If you are testing BAR, I am going to guess that you probably have never seen a positive result. To a lesser extent than BAR is PCP. This dissociative anesthetic was used medically from 1956 to 1965 (1978 for veterinary medicine), until discontinued due to high rates of negative side effects. We typically see the better tolerated, Ketamine (KET), being used for anesthetic purposes in its place. While we do sometimes hear about geographic pockets of the country where this substance pops up from time to time, it is not nearly as widespread as it once was.

In summary, do not take this article as the final word on what tests are best for you or your facility to use, but take this to open up a conversation about whether or not, what you are testing for is really what you need to test for, or if it is just the way you’ve always done things.

 

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CLIA Waived or Forensic Use Only: What You Need to Know

CLIA Waived or Forensic Use Only: What You Need to Know

What You Need to Know…

Something you may have noticed while browsing our product catalogs and/or listings is that some of the tests have a designation of “CLIA Waived”, while others are designated as “FUO”. What do these two designations refer to, and how does it affect you? Let us look a little deeper and find out.

 

For the pure definitions, CLIA Waived refers to both “CLIA” – an acronym for Clinical Laboratory Improvement Amendments – and “Waived” – the complexity rating of the test in question. As for “FUO”, this is an acronym for Forensic Use Only. Of course, this still doesn’t really clarify anything, so let us continue.

 

With the goal of ensuring that “laboratory” testing of human specimens provide accurate, reliable, and timely patient test results, no matter where the test is performed, the Clinical Laboratory Improvement Amendments were passed in 1988. Almost all medical diagnostic device or service, under the purview of the FDA (Food & Drug Administration) and CMS (Centers for Medicare & Medicaid Services) and following the guidance of CLIA is rated based on the complexity of the test. In this context, complexity refers to the ease of an individual to collect the specimen, perform the test, and interpret the results with as little room for error as possible.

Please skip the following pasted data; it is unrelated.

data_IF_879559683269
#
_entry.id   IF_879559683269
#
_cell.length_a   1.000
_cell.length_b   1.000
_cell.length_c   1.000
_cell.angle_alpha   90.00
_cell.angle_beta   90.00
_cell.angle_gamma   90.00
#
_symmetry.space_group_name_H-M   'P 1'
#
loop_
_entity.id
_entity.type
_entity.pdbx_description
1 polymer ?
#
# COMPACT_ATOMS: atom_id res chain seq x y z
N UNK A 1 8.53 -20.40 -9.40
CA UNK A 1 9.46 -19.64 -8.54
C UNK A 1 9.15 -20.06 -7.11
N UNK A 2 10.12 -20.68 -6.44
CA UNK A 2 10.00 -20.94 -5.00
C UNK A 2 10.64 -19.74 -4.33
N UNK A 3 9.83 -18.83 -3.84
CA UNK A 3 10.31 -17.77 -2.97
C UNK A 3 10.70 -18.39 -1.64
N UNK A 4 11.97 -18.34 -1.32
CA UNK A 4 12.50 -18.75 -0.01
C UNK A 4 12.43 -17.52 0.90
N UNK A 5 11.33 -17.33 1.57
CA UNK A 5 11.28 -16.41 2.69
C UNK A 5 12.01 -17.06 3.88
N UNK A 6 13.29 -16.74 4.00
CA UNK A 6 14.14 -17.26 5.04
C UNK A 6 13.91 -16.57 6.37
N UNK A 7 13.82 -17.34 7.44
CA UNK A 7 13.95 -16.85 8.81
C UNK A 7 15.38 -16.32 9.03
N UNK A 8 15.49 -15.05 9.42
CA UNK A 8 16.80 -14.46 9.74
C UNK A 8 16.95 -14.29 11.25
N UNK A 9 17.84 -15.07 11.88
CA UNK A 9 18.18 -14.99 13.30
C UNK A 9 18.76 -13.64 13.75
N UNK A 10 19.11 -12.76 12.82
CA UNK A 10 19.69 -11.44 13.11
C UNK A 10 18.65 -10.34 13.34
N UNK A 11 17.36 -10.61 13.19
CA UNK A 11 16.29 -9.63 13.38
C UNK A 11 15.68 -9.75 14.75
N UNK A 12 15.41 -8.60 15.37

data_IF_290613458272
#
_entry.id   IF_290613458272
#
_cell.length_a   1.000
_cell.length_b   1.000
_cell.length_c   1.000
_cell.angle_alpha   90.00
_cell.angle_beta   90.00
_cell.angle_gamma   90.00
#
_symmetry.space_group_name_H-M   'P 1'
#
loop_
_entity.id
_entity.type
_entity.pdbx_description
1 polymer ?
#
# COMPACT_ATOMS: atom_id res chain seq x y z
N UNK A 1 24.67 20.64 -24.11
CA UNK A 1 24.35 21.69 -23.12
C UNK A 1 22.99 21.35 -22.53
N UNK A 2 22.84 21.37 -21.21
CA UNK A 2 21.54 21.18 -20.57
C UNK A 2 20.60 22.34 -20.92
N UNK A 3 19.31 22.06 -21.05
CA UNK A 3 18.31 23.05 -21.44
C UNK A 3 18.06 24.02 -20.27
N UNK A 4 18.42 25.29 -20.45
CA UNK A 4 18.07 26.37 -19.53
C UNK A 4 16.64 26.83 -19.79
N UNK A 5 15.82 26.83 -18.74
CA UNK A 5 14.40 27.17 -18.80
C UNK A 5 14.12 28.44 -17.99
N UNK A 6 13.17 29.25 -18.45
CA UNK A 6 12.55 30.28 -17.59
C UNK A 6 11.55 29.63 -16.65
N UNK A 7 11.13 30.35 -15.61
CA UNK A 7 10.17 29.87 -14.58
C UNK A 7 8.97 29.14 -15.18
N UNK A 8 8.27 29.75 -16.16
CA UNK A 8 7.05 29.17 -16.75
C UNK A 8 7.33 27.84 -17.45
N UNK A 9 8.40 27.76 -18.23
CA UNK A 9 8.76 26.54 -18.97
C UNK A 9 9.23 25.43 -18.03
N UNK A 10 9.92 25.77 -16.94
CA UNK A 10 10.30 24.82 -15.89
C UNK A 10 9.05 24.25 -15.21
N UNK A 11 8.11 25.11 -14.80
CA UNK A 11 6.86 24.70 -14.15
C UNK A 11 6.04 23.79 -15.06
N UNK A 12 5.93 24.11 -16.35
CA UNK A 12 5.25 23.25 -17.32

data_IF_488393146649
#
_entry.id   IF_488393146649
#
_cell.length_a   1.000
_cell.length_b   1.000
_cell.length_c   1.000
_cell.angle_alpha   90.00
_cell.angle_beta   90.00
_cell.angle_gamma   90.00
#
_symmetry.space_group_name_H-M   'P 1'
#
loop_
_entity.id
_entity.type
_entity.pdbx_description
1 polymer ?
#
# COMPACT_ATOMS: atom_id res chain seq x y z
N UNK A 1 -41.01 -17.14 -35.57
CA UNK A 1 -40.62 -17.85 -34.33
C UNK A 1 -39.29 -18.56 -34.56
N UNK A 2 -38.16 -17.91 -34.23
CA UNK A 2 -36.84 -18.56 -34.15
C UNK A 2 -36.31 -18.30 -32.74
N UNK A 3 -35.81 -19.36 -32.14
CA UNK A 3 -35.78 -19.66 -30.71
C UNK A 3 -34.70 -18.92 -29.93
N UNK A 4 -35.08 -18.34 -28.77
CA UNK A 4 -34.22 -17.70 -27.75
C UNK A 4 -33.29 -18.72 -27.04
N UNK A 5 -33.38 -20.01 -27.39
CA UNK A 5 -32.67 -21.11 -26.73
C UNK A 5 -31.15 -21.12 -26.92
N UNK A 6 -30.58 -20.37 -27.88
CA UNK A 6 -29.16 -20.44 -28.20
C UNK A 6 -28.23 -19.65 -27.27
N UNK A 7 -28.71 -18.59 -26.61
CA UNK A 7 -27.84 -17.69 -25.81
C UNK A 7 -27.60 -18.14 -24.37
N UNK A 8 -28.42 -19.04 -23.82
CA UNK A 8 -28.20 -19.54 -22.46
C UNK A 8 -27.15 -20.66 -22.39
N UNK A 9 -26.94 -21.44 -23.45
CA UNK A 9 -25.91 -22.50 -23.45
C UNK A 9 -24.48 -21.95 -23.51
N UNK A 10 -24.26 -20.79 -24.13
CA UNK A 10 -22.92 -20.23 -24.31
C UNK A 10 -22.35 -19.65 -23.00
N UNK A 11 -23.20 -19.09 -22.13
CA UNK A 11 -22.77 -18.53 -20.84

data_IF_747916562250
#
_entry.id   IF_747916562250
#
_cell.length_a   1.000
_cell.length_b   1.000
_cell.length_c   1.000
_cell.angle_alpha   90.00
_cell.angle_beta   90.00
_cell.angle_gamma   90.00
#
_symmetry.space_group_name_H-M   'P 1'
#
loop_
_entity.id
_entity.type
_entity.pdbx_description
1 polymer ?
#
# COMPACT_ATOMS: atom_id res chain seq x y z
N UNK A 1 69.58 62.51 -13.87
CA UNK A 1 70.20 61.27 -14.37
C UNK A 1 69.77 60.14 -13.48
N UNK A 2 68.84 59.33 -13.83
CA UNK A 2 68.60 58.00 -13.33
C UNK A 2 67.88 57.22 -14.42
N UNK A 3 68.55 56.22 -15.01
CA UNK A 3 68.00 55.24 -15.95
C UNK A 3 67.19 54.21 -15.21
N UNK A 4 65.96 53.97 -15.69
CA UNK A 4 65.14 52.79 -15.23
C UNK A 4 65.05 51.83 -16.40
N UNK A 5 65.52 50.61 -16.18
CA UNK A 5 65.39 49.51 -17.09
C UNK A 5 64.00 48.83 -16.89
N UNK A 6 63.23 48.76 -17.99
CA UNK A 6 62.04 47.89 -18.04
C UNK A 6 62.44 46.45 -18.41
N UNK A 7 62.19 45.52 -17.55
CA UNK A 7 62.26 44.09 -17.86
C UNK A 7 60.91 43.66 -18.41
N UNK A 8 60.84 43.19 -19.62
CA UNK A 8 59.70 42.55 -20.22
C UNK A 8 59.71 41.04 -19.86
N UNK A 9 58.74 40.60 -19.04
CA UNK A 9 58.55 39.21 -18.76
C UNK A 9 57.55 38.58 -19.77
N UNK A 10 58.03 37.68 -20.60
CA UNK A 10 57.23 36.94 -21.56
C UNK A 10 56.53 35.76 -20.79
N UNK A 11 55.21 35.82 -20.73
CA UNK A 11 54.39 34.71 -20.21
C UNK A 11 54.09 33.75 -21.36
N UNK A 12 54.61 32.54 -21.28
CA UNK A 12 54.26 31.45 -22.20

FDA clearance is the first step toward a test being CLIA Waived. Once a test is submitted to the FDA for clearance, they will assign the test a complexity rating. Often times tests will first be approved with a “high” or “medium” complexity rating, and manufacturers can address specific concerns and apply after-the-fact for a preferred complexity rating. In our “space” (instant drug testing), most commonly tests clear the FDA a “waived” complexity rating; mainly as we rarely see any great technological or methodology breakthroughs.

 

Why does this matter? As you may have noticed, my explanation included the term “medical”, and this is because the threshold for the CMS and FDA applying, would be if the testing is for medical purposes. Addiction medicine is an excellent example of this. As per CLIA regulations (short-form guidance can be found here and here), any facility that performs testing for medical purposes is considered to be a “laboratory”, and would be required to obtain a CLIA Certificate of Waiver, and further would be required to use only tests with a complexity rating of “waived”.

 

What about a test that has not yet been cleared by the FDA? Test devices and procedures that have not yet been cleared are given the designation of FUO (remember, Forensic Use Only). These tests should only be used by facilities who are testing for reasons that are not medical; criminal justice (drug courts, probation, etc.) is a perfect example of this as the testing is not being used to make diagnostic decisions, but typically only to determine compliance to a program’s requirements.

 

The good news is that, as it relates to instant drug testing, there is virtually no difference between a waived test and an FUO test, aside from some of the language contained in the instructions/ product insert. As an example, instructions on an FUO test may advise to “read the results in 5-10 minutes”, whereas the CLIA Waived version would say “read at 5 minutes”. Again, removing any room for error that misinterpreting the results might cause.

As always, please reach out to our team for any additional information or guidance.